Seven thousand British Gas engineers began another four-day strike Friday.
A previous four-day strike ended March 8 bringing to 30 the total number of strike days. They are opposing new contracts the company is attempting to impose through a “fire and rehire” strategy that would see an effective 20 percent pay cut, with some workers losing up to £15,000 a year.
This week the GMB trade union announced a further series of four-day strikes—on March 19 and March 26—to follow the March 12-15 action and warned that strikes could continue to mid-April.
After taking 18 days of strikes, the GMB and Centrica, parent company of British Gas, emailed workers February 12 to say that new negotiations were going ahead. The union had called off planned action on the evening of February 11 to enter talks at the government’s Advisory, Conciliation and Arbitration Service (ACAS). On February 14, the GMB imposed a “temporary cessation of hostilities” stating, “The company has suspended its actions against our members and in turn the strike has been suspended.”
At the ACAS brokered talks, British Gas refused to take the threat of “fire and rehire” off the table and strike action was resumed on February 19.
British Gas put forward a new offer, which was essentially just a rehash of the previous contract, with workers expected to work an extra three hours a week with no extra pay, work unsociable hours and accept inferior pay and benefits. The only difference was a one-off payment of up to £4,000 as an inducement to accept. The threat of “fire and rehire” was not removed.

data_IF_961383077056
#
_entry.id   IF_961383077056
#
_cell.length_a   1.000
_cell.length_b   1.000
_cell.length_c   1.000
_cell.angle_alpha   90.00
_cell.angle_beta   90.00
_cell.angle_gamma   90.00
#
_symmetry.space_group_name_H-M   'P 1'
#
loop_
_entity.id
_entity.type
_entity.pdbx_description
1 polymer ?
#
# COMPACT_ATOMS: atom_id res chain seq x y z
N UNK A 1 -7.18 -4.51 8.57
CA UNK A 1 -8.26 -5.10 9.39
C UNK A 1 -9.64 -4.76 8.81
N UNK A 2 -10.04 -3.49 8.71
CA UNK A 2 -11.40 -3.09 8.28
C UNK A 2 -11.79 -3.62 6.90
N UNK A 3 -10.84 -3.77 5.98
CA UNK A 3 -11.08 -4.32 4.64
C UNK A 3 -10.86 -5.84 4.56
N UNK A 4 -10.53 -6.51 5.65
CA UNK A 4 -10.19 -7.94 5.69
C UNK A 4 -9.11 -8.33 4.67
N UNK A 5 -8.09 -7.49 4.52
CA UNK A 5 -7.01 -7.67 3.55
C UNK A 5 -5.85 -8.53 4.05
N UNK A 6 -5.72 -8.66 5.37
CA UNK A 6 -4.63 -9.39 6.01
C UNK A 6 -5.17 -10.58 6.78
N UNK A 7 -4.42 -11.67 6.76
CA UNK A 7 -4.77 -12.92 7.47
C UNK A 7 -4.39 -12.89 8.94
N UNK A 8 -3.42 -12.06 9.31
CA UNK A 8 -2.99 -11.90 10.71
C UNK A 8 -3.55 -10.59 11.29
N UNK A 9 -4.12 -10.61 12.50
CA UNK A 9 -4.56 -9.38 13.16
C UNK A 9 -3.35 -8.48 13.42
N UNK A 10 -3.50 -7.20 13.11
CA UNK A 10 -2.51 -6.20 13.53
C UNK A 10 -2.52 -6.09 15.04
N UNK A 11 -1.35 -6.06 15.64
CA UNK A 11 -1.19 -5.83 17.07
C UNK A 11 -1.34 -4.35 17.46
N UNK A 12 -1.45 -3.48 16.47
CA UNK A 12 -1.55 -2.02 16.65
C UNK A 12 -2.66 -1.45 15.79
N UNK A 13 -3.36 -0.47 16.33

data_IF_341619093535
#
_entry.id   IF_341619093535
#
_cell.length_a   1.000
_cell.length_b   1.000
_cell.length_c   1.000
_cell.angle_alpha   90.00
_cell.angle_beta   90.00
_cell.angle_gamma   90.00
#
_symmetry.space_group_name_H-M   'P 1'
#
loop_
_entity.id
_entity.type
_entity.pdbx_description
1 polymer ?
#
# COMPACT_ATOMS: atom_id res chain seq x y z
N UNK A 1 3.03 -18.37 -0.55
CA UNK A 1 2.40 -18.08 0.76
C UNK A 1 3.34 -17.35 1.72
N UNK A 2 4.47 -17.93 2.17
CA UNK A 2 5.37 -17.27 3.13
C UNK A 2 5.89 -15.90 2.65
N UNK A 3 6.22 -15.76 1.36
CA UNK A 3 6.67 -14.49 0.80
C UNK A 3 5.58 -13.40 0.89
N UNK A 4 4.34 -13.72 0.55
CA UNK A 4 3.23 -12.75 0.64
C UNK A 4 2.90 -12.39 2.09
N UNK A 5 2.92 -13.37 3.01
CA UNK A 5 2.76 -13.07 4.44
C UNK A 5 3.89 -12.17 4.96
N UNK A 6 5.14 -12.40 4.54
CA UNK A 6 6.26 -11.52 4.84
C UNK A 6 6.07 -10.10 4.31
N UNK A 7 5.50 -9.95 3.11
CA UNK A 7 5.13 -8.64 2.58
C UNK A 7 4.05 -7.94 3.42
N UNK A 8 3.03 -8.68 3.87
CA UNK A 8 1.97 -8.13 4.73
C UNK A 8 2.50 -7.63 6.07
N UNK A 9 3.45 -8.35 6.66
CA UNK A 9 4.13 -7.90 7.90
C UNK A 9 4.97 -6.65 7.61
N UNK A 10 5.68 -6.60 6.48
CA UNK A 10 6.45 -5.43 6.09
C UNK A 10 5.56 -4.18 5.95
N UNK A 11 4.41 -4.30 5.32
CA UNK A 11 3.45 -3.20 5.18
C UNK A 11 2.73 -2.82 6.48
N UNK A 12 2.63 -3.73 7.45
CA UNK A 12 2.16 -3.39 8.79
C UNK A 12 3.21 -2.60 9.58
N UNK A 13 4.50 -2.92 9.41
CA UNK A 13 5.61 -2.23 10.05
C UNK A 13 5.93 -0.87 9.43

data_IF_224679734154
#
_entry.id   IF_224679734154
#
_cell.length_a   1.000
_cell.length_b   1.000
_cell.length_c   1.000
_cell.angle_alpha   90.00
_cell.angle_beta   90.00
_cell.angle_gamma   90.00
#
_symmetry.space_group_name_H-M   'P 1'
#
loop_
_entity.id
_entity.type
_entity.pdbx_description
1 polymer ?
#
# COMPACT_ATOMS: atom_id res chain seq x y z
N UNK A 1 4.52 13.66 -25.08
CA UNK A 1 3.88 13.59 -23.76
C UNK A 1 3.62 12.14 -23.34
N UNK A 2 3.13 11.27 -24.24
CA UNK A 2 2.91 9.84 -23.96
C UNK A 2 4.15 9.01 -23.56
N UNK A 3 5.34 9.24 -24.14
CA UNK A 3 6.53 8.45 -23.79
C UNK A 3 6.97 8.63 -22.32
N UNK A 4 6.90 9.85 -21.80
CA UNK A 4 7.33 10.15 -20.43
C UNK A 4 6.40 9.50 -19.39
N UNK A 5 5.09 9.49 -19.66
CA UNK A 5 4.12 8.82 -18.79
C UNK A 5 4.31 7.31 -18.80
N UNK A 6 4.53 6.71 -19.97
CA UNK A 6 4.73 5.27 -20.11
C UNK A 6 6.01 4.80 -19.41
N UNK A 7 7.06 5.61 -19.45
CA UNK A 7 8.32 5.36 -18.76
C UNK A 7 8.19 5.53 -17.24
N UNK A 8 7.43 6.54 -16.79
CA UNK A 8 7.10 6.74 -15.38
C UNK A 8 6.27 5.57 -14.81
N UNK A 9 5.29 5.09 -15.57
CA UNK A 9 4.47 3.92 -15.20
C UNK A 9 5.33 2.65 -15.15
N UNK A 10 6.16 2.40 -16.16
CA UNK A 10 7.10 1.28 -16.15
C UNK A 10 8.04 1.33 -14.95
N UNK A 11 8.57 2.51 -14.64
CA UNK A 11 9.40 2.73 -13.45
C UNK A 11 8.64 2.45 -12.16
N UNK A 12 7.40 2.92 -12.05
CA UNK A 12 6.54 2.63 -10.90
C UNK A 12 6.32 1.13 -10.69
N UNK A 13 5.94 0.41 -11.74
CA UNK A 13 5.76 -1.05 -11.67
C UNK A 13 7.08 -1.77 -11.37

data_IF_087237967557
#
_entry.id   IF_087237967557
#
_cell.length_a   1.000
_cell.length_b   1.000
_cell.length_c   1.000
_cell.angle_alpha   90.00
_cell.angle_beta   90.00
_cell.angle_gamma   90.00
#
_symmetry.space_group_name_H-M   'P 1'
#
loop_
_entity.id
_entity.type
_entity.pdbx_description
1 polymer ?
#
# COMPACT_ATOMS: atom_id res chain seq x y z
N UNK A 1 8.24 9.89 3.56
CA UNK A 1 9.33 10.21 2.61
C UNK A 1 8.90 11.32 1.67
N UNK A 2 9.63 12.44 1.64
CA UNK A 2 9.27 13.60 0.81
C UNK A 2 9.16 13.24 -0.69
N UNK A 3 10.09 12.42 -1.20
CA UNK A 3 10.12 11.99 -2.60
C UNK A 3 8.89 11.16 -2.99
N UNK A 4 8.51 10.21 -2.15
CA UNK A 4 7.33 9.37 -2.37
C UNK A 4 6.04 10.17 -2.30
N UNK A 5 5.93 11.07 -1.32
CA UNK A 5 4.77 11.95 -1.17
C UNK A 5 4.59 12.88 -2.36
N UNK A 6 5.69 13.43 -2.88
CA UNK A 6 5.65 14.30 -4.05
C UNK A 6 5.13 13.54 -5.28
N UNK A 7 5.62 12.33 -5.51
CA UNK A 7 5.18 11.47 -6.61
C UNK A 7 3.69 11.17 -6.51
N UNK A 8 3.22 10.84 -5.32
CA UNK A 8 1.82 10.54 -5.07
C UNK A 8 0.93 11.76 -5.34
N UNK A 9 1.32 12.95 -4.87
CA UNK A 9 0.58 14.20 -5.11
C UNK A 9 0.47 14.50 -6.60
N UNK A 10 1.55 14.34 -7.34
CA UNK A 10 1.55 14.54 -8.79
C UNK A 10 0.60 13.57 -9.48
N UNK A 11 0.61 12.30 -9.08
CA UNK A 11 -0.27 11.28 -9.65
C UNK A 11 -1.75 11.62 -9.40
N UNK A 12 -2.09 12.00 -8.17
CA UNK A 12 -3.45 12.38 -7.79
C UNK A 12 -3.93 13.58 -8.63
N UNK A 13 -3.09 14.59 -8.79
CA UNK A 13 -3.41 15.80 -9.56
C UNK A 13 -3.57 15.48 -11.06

However, the GMB union still put the offer to a ballot the week beginning February 28. The result of the ballot of the Field staff bargaining group was an overwhelming rejection by a 79 percent majority on an 88 percent turnout. The GMB announced the result on March 5 and said that the four-day strike planned to begin that day would go ahead.
British Gas has threatened the workforce that they must sign up to the new deal by March 25 or face being sacked on March 31.
Chris O’Shea, chief executive of British Gas’s parent company, Centrica, said, “Whilst we’ve reached collective agreements with the majority of our trade unions, we have been unable to secure an agreement with the GMB despite two extensive rounds of talks and making significant concessions.
“We’ll now talk directly to those colleagues who have not yet agreed their new contracts and we will go the extra mile to try and avoid the need to dismiss and re-engage.”
British Gas workers and their families have been taking to social media to condemn Centrica’s intimidatory tactics, and stating their determination to fight for their pay, terms and conditions.
On twitter one wrote, “Feeling very deflated with the consultations coming up and getting closer to 25th/31st. Discussing with my wife how we’re going to manage with me doing a 40-hour week & my daughter starting school this year…”
Another wrote, “So very angry, today my husband has a consultation where he will be told how his employer is dismissing him because he is unwilling to have the employment contract he has held for 40 years torn up and be forced to work longer more unsociable hours.”
Determined not to sign one wrote, “Had my 1-2-1 consultation, still not signing, 30 yrs service coming to an end in next 3 weeks…”
Another wrote, “I will be fired from my job on the 31st. All because I won’t sign a hugely reduced contract that our workforce has overwhelmingly rejected… CEOs and directors make themselves millionaires in a few years. How is that fair.”